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Panel Attacks Reagan's Foreign Policy

Nye, Hoffman and Ra'anan Concur

By Andrew T. Pugh

Three Harvard observes warned last night that President Reagan's emphasis on domestic economic problems could seriously restrict the success of future American foreign policy, at a panel discussion before an audience of 350 at the Kennedy school forum.

"The Reagan Administration deserves high marks for keeping its eye on the domestic economy, but this can't go on for much longer," Joseph Nye, professor or Government, said.

"If we go forth with arms control positions which are transparent, this will have a profundly divisive effect on the American alliance," he added.

"They haven't worked out how to deal with the Soviet Union--they have an attitude, but they don't have a policy. It's ironic that Reagan is living with SALT II after saying it was 'fatally flawed."'

Stanley Hoffman, professor of Government and director of the Center for European Studies, criticized Reagan's lack of direction regarding foreign affairs. "The Reagan Administration offers absolutely nothing by way of a foreign policy doctrine, except increasing military spending until somebody says 'ouch.'"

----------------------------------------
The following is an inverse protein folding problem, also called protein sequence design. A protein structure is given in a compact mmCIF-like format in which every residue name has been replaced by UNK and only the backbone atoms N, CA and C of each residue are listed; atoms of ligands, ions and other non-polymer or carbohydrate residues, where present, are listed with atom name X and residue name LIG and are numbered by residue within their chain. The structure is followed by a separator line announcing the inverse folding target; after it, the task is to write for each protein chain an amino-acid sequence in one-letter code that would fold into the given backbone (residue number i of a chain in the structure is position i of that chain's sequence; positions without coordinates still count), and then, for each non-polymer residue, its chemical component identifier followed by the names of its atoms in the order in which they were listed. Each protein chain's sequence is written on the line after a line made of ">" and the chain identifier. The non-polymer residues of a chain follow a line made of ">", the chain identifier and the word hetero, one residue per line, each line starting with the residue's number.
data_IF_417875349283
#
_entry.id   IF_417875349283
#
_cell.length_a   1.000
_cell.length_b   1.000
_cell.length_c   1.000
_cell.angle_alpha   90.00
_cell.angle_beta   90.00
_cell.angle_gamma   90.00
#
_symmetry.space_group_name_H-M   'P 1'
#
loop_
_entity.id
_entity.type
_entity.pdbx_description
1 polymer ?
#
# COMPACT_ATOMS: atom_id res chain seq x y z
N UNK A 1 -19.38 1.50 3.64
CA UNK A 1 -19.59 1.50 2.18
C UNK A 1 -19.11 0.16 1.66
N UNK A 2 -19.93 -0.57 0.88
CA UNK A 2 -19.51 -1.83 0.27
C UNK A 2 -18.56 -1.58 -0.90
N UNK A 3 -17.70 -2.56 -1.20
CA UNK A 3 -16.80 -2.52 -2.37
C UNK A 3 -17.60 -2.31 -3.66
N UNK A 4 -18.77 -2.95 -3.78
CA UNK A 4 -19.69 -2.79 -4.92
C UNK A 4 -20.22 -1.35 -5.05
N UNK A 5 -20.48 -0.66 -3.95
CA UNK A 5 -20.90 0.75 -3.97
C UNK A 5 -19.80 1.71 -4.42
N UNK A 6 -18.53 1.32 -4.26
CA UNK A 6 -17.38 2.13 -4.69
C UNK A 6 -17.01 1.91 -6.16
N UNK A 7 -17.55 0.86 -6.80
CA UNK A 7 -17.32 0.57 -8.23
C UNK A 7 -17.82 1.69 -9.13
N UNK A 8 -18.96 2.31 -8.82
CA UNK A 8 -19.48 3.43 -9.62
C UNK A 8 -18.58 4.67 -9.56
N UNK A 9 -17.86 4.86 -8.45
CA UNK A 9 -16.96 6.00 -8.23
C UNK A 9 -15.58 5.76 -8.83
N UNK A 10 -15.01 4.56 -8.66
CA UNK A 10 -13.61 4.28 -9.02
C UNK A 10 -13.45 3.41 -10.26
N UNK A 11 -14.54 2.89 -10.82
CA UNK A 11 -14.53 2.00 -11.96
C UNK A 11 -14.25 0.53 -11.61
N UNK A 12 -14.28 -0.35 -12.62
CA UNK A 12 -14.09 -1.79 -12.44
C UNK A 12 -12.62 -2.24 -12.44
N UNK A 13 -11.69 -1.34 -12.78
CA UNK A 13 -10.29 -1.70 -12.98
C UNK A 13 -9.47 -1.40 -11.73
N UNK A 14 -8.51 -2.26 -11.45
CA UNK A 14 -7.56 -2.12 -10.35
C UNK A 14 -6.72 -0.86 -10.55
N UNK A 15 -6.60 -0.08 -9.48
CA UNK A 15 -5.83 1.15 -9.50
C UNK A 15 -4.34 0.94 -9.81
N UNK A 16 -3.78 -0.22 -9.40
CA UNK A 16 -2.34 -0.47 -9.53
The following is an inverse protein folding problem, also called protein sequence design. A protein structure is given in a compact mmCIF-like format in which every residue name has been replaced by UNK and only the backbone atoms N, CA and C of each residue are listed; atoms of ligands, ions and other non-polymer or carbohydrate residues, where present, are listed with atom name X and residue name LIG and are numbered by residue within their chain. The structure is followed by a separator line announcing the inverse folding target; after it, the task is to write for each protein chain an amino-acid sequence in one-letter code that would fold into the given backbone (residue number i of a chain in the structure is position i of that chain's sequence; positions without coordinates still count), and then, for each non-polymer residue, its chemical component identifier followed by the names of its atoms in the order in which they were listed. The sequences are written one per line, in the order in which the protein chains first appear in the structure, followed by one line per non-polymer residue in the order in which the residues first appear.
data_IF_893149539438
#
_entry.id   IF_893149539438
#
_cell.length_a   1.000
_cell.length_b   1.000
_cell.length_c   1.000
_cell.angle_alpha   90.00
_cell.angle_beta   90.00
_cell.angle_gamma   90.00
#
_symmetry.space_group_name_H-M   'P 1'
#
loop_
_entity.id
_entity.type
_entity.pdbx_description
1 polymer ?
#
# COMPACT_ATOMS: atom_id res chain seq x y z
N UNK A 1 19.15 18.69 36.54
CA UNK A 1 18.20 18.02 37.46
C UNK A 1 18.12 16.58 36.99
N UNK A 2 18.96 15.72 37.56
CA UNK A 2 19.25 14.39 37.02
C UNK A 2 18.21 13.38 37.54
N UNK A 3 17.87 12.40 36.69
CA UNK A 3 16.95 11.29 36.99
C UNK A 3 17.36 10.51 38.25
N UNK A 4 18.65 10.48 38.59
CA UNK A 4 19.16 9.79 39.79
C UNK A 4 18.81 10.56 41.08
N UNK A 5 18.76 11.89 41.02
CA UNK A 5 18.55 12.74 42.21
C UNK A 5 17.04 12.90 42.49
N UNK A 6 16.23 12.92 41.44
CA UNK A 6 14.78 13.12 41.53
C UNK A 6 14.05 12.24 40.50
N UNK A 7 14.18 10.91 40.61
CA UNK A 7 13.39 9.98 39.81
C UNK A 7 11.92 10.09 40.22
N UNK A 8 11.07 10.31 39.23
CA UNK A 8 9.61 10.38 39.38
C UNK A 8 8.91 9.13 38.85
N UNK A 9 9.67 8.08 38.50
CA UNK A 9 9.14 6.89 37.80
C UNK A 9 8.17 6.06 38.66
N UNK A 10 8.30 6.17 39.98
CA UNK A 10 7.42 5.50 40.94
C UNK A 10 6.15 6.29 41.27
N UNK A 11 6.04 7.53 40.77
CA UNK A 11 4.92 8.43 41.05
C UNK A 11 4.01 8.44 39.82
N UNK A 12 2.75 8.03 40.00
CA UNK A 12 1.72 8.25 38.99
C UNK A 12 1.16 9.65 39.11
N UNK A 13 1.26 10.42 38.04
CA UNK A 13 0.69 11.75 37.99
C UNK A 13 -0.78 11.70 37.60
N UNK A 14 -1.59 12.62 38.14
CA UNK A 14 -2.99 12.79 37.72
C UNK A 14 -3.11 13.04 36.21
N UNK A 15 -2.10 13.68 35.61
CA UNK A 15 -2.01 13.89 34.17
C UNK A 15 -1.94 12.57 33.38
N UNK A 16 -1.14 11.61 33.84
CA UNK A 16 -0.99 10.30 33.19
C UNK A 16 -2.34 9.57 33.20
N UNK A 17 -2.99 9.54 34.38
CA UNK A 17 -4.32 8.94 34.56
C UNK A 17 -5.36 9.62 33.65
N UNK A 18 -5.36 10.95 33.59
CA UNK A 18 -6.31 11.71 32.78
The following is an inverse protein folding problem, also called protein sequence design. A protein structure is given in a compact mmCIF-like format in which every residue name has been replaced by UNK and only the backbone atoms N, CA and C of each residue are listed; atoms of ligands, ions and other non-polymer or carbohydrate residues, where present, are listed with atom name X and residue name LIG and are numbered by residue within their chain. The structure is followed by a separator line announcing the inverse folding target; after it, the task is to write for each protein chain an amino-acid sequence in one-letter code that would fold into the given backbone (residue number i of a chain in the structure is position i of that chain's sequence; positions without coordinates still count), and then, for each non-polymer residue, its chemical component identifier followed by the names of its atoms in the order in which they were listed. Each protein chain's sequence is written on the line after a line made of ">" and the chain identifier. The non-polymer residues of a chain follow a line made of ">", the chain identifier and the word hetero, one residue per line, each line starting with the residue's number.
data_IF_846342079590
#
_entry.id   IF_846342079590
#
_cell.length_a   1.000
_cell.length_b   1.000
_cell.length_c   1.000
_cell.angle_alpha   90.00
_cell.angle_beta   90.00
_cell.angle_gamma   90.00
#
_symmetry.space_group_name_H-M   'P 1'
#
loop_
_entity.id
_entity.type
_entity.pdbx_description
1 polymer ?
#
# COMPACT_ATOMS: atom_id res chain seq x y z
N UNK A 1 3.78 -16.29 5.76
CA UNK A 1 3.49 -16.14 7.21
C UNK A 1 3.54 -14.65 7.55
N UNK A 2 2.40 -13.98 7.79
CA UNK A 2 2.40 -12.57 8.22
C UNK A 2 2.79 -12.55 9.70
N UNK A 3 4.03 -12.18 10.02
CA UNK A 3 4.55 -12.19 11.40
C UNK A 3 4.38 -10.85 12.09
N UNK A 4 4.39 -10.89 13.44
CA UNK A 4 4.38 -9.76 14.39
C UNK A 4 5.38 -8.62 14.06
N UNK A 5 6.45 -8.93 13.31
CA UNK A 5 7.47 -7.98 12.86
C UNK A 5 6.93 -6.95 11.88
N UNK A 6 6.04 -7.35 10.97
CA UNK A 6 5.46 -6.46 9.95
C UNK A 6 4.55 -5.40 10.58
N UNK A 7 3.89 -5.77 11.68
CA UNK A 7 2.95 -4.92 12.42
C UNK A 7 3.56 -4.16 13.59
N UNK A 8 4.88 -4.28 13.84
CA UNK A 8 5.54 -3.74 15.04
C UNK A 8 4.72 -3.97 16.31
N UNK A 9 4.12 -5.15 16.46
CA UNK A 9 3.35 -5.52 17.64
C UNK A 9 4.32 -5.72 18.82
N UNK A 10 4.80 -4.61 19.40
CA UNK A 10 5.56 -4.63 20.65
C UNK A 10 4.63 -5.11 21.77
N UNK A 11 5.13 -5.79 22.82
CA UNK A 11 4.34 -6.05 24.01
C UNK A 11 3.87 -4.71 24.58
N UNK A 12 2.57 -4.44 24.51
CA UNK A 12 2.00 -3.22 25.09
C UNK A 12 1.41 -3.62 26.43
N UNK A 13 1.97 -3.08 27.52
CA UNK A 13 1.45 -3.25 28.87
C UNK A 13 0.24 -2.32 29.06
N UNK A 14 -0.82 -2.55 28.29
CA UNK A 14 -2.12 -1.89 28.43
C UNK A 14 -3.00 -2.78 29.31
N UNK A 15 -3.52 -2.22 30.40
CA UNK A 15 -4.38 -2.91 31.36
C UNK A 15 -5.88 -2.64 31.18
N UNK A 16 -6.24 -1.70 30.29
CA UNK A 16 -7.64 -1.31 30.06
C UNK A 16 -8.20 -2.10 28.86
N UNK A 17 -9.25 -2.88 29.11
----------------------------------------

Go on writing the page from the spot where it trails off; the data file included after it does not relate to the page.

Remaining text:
He added, "At the same time, it may be dangerous to have a doctrine, especially when it is inaccurate and wrong." Referring to the "vaudeville of the Middle East," he said, "Our goal may be the harnessing of the Saudis, the Jordanians, the Israelis, the Egyptians, but we may end up being harnessed to a number of wild horses going in a number of different directions.


Uri Ra'anan, professor of international politics at the Fletcher School of Law and Diplomacy and an associate of the Harvard Russian Research Center, cited the "loose coalition" which elected Reagan last November, and his central focus on the economy as the main reasons for his underemphasis of foreign policy.

"One must also keep in mind that declaratory policies are inherently weak and ask for trouble." he said. "It does not help to say if you do do X, we will do Y, unless we fully intend to carry out Y."

"We must be more aware of our own revolutionary nature," he added. "A specter of a revolutionary proletariat hangs over Moscow. The Soviet Union continues to export its domestic problems to its client states, like Cuba and East Germany, and that has created enormous vulnerabilities."

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